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Aligarh Muslim University Needs Urgent Reforms!

March 07, 2023 12:17 IST

AMU, in its ethos, is increasingly becoming anything but a university.

IMAGE: The Aligarh Muslim University. Photograph: PTI Photo

Is the Aligarh Muslim University a divine university, wherein human intervention for reforms would be blasphemous?

Why do only the educated elites of Uttar Pradesh Muslims, and of Hyderabad, invariably become its VC?

In fact, except Professor P K Abdul Azis (2007-2012), almost all the VCs in the last 100 years have been Ashraaf Muslim men from Uttar Pradesh (and Hyderabad).

Is it because of the composition of the AMU's executive council being so endogamous? Why cannot it be diversified?

Why shouldn't the AMU get members from various regions, sub-regions, classes, linguistic groups, etc, in its executive council?

Why should the chosen few Muslim professors display a sense of entitlement to become its vice chancellor?


The historic AMU, a largest residential university of India, has since long been waiting to be reformed, administratively as well as academically.

Indian Secularism, in its practice, has been playing truant with this institution of higher learning, just as it has been doing with Muslim personal law and other such matters.

In practice, the essence of Indian Secularism has been to extend prodding and encouragement to the conservatism and communalism of Muslims.

No, don't put all blame of conservatism only on the theologians or clergy of India's Muslims.

Some of the better known academics, articulate in the English language, opinion-writers and influencers, without flowing beards and wearing Western attire are no less casteist, patriarchic and conservative.

It may not be unfair to call them Anglo-fanatic Muslims.

The Nehruvian regime reformed the Hindu personal law in the face of huge resistance of Hindus.

It ended up reforming it, howsoever, symbolically, not substantively, in the early decade of Independence.

Likewise, the Nehruvian regime also reformed certain administrative arrangements at the Banaras Hindu University, another largest residential university.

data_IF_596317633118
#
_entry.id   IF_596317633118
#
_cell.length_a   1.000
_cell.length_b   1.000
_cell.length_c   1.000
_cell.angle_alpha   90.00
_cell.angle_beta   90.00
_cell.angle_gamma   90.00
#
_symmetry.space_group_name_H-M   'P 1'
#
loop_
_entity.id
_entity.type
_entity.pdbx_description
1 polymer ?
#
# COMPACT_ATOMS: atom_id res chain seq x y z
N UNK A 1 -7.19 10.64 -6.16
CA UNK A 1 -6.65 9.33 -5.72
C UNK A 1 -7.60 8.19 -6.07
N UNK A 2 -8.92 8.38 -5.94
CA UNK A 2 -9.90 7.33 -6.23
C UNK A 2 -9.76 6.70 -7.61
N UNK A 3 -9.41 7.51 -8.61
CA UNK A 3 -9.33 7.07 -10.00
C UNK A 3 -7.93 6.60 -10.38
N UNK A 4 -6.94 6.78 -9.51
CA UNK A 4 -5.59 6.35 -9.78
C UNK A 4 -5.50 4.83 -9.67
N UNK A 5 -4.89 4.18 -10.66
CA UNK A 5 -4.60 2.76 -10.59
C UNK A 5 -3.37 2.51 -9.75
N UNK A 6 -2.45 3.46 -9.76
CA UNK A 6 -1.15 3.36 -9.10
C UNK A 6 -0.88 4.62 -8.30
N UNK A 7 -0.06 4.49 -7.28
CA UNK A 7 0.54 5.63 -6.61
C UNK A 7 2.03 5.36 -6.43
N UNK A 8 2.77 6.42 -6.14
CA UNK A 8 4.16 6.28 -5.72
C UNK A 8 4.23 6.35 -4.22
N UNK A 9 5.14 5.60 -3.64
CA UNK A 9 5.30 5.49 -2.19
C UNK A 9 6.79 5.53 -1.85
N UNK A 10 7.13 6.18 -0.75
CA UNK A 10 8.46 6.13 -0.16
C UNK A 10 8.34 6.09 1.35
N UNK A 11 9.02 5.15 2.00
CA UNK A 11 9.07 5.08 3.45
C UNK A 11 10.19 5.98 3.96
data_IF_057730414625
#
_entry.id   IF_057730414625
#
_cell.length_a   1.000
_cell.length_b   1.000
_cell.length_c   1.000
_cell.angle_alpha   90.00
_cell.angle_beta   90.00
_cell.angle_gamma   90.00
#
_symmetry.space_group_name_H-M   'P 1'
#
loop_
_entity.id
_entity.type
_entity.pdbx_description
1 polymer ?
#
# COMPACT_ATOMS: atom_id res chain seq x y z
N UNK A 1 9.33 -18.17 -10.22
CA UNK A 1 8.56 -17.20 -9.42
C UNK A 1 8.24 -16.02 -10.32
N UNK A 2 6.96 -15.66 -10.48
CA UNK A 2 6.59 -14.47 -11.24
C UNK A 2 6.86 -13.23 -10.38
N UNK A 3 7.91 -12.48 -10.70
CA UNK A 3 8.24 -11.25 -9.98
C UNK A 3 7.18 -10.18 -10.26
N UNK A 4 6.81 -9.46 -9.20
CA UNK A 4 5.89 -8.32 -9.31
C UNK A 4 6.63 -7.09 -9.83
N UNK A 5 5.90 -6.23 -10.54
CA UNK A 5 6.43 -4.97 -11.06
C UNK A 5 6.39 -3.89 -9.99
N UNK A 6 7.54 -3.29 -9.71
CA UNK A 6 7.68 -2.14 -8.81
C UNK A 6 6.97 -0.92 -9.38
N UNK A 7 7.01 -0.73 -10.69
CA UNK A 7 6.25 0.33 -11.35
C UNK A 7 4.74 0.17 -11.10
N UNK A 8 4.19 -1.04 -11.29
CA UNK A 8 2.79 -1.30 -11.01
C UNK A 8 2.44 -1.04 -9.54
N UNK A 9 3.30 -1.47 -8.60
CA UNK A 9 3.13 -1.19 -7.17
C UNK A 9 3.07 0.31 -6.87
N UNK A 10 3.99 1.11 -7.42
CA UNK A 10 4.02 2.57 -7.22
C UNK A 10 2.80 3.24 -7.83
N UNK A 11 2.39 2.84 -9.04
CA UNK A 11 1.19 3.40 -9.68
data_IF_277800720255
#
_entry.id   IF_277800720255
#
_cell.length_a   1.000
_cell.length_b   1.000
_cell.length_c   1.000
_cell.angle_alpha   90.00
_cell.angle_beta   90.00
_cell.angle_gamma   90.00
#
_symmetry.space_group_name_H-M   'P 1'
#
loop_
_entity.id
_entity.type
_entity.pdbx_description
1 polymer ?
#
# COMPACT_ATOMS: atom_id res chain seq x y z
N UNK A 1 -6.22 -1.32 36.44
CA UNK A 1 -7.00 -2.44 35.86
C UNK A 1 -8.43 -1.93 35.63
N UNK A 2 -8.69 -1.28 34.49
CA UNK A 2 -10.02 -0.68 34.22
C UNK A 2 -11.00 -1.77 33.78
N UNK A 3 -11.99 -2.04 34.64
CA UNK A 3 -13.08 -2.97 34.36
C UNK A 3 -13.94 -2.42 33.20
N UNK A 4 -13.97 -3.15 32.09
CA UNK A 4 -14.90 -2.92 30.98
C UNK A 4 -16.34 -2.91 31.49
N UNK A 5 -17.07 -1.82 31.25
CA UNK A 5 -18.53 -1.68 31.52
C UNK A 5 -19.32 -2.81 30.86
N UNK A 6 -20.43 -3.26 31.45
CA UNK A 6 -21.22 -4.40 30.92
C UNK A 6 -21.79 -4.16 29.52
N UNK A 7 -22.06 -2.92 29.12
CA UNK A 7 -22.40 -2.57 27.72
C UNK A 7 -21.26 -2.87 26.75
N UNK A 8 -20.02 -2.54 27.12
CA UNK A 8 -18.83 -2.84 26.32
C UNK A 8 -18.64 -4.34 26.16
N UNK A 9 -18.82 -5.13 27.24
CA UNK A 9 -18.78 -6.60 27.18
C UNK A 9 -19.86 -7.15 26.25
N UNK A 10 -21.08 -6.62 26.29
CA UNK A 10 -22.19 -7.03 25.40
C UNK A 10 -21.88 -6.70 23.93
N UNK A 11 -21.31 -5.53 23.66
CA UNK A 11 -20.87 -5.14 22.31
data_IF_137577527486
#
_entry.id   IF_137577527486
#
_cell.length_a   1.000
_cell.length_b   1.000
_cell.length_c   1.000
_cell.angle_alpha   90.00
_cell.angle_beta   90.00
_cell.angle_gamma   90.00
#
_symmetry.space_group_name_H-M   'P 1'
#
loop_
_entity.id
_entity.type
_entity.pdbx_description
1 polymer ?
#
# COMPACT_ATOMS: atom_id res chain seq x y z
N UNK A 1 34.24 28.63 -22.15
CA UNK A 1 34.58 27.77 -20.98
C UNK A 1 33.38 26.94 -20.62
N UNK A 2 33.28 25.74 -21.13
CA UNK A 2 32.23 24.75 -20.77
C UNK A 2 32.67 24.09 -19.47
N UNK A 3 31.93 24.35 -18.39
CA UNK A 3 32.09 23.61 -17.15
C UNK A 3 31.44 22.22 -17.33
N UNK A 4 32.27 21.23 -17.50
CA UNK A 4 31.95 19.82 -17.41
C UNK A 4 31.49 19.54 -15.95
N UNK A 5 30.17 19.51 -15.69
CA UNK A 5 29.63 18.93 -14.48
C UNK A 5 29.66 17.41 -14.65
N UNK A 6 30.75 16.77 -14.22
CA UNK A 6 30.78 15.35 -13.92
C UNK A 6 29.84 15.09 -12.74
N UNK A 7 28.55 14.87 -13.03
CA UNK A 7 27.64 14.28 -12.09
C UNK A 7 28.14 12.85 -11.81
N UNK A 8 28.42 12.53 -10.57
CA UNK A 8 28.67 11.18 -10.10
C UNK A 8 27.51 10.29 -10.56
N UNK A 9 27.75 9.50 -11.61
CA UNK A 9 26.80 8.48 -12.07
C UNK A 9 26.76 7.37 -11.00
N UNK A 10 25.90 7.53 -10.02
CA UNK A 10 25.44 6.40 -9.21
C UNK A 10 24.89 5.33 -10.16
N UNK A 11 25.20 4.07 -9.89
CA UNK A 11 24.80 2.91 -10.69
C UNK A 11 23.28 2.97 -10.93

Both the universities (BHU and AMU) got the status of university from the colonial State around the same time in the second decade of the 20th century.

Both are in Uttar Pradesh, both are centrally funded; both carry religious-identity markers in their names.

Both carry certain 'burdens of history', so to say. Both consume over Rs 1,200 crores (Rs 12 billion) of public money.

The BHU-VC has a tenure of three years whereas his counterpart at AMU gets a five year tenure.

Just as the Muslim personal laws were left unreformed, AMU too remains doggedly unreformed.

The liberals expect the reforms to come from within the Muslim community. The expectation, quite predictably, has been suffering from a long -- in fact, unending -- wait.

For those,= unfamiliar with the administrative system of universities, let certain issues be made clear.

The universities are headed by the vice chancellors who derive their power mainly from the executive council, besides some other bodies within the university, such as the academic council.

Besides adopting and ratifying the UGC Regulations (subordinate legislation, as observed by the Supreme Court, in Kalyani Mathivanan vs K V Keyaraj, March 11, 2015), the executive council frames the statutes, ordinances, rules and regulations.

At AMU, the executive council comprises 28 members. Of these, 15 are vacant at the moment.

The composition of the AMU executive council is quite different from those of other central universities.

At AMU, a fairly large number of executive council members, from among AMU teachers, are nominated or handpicked by the VC himself.

There are some ex officio members, such as the proctor (in-charge of law and order, who owes his appointment as proctor to the VC), the senior-most provost of a residential hall, who again, is appointed as the provost by the VC.

Four teachers, elected by the teachers, also go to the executive council. Six members are sent to the executive council from the AMU-Court.

The AMU-Court comprises around 180 members, mostly Muslims.